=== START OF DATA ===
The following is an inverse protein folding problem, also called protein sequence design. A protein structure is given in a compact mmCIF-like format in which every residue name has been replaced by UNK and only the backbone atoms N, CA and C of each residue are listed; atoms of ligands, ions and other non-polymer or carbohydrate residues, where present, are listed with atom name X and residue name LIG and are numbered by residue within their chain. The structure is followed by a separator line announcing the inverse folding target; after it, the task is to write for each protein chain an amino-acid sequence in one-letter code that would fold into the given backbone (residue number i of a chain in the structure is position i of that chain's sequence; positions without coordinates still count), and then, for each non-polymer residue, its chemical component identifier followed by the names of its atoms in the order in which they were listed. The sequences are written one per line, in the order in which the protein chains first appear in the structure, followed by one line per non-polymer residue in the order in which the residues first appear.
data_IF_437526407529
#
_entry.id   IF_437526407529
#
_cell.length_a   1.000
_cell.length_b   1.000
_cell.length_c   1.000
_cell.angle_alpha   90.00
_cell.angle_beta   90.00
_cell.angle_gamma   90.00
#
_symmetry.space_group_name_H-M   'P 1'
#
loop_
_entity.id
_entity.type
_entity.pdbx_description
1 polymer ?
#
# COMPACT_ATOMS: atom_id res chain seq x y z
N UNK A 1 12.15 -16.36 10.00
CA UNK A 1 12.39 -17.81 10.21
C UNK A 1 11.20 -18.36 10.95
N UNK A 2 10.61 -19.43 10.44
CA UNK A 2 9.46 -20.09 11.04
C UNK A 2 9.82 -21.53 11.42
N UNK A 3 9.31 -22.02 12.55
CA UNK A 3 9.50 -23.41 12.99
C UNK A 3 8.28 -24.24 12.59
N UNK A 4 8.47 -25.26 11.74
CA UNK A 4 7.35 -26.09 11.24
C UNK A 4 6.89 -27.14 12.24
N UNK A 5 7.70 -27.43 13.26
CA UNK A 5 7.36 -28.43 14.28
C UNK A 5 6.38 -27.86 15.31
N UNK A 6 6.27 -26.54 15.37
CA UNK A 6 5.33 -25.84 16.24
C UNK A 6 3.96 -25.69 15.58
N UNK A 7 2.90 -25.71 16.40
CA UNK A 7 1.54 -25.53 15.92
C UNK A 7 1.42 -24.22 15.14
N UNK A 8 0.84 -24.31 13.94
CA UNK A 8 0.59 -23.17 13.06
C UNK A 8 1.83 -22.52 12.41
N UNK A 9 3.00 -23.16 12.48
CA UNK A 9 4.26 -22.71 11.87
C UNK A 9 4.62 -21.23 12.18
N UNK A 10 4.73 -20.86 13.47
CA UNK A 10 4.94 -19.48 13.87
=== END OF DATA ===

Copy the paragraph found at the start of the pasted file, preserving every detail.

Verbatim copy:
The following is an inverse protein folding problem, also called protein sequence design. A protein structure is given in a compact mmCIF-like format in which every residue name has been replaced by UNK and only the backbone atoms N, CA and C of each residue are listed; atoms of ligands, ions and other non-polymer or carbohydrate residues, where present, are listed with atom name X and residue name LIG and are numbered by residue within their chain. The structure is followed by a separator line announcing the inverse folding target; after it, the task is to write for each protein chain an amino-acid sequence in one-letter code that would fold into the given backbone (residue number i of a chain in the structure is position i of that chain's sequence; positions without coordinates still count), and then, for each non-polymer residue, its chemical component identifier followed by the names of its atoms in the order in which they were listed. The sequences are written one per line, in the order in which the protein chains first appear in the structure, followed by one line per non-polymer residue in the order in which the residues first appear.